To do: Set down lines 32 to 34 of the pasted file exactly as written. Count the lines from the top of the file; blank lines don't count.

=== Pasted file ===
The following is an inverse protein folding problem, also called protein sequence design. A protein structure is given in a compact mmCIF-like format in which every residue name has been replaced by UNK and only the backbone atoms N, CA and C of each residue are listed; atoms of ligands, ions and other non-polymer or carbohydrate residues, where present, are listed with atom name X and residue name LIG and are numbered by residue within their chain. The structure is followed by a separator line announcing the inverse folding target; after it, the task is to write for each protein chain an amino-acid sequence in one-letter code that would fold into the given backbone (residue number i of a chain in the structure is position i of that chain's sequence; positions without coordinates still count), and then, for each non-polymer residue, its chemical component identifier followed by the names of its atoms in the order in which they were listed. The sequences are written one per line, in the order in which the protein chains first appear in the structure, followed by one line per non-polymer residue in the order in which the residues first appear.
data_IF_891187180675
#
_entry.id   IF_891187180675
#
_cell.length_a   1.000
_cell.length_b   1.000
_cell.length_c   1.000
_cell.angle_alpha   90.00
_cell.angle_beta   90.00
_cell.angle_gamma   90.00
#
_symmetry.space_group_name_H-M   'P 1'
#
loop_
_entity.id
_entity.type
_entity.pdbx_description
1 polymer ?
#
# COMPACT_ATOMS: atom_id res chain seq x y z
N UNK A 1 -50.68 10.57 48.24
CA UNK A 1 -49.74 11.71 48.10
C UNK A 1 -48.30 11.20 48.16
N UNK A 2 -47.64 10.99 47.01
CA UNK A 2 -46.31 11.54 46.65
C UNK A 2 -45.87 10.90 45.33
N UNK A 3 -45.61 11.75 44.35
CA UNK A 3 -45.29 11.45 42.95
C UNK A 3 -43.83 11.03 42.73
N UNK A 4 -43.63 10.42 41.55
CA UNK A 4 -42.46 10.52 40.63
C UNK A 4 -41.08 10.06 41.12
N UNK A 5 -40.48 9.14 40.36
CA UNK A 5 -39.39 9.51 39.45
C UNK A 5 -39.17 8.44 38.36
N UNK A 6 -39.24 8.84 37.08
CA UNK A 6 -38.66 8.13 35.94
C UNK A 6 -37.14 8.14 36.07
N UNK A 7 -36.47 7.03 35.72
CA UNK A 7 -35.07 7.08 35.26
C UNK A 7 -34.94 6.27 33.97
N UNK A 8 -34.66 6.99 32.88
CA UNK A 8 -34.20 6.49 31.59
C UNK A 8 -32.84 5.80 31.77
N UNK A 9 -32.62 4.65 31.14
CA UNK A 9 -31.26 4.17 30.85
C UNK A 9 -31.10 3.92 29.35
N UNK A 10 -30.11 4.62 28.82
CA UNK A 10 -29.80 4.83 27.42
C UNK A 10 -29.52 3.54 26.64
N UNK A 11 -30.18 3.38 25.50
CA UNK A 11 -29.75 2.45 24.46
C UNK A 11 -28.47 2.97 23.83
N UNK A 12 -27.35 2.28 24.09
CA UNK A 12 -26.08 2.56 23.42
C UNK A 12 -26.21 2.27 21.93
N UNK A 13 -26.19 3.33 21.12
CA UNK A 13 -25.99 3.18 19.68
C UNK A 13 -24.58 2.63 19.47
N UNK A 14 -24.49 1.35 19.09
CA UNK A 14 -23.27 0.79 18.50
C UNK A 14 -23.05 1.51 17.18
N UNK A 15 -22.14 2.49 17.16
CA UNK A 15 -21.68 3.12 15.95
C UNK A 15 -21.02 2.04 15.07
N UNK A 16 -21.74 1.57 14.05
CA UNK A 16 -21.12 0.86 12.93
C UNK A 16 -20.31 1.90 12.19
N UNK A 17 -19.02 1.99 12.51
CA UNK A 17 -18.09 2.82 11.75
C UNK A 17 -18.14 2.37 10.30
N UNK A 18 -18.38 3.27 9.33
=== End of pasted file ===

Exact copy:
CA UNK A 4 -42.46 10.52 40.63
C UNK A 4 -41.08 10.06 41.12
N UNK A 5 -40.48 9.14 40.36